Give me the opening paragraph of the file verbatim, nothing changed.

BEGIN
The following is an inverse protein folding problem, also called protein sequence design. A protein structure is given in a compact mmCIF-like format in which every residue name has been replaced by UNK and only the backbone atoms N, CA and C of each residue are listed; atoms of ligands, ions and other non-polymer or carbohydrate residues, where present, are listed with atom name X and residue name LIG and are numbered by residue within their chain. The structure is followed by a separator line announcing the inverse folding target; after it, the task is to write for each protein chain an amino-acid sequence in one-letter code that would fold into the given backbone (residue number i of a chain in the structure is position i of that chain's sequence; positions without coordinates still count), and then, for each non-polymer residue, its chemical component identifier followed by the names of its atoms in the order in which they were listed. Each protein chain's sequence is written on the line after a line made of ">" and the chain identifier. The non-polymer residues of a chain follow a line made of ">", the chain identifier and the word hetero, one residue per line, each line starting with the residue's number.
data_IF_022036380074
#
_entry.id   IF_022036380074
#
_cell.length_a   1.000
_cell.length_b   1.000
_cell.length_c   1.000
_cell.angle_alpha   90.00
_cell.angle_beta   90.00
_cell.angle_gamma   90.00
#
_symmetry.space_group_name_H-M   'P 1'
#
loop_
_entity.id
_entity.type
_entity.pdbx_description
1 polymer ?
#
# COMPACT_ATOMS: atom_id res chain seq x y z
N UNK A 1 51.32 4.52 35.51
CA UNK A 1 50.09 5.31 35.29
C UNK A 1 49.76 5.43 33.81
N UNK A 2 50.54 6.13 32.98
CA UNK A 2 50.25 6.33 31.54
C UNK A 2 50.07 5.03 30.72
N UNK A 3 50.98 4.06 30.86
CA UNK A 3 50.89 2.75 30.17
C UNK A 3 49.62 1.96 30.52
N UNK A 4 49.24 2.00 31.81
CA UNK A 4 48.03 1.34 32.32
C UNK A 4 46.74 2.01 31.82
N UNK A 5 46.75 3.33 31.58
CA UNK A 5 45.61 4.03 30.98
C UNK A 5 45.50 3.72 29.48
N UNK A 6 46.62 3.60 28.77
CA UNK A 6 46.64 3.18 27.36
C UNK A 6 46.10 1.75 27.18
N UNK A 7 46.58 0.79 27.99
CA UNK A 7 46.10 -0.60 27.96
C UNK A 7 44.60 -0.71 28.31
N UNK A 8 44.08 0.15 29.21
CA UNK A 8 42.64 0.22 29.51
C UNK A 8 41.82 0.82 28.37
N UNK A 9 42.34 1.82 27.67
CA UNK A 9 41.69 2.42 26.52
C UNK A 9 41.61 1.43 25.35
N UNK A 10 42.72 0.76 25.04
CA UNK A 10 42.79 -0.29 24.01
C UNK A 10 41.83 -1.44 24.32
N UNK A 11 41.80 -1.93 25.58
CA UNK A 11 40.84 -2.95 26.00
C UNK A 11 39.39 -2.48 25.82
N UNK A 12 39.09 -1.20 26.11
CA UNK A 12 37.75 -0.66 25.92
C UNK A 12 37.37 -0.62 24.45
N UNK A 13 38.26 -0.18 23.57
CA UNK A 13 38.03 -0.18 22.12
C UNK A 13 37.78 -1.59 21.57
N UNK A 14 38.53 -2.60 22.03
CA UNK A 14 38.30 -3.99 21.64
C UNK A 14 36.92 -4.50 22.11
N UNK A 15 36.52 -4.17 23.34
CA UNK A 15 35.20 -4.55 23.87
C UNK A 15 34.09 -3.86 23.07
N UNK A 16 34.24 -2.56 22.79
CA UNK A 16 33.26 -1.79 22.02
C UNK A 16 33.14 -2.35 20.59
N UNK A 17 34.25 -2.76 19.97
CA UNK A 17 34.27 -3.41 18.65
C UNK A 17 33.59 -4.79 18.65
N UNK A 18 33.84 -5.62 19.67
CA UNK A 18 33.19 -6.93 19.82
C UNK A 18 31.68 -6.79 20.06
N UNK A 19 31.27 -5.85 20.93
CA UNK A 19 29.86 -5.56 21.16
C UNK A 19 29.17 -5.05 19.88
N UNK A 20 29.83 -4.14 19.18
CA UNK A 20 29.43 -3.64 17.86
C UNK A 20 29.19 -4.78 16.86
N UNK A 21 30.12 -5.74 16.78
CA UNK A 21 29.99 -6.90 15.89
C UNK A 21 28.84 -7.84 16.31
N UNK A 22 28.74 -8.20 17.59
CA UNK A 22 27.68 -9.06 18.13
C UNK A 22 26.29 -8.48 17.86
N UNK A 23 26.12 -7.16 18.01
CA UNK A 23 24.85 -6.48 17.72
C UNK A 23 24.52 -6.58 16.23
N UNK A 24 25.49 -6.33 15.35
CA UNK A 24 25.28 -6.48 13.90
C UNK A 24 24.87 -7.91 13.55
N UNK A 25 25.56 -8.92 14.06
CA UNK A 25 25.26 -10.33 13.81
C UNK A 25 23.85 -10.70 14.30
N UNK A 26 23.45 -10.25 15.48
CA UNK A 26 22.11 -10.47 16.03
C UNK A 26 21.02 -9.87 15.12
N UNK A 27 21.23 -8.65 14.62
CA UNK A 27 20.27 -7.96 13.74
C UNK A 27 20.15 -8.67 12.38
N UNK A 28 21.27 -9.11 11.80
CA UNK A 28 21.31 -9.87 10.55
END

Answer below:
The following is an inverse protein folding problem, also called protein sequence design. A protein structure is given in a compact mmCIF-like format in which every residue name has been replaced by UNK and only the backbone atoms N, CA and C of each residue are listed; atoms of ligands, ions and other non-polymer or carbohydrate residues, where present, are listed with atom name X and residue name LIG and are numbered by residue within their chain. The structure is followed by a separator line announcing the inverse folding target; after it, the task is to write for each protein chain an amino-acid sequence in one-letter code that would fold into the given backbone (residue number i of a chain in the structure is position i of that chain's sequence; positions without coordinates still count), and then, for each non-polymer residue, its chemical component identifier followed by the names of its atoms in the order in which they were listed. Each protein chain's sequence is written on the line after a line made of ">" and the chain identifier. The non-polymer residues of a chain follow a line made of ">", the chain identifier and the word hetero, one residue per line, each line starting with the residue's number.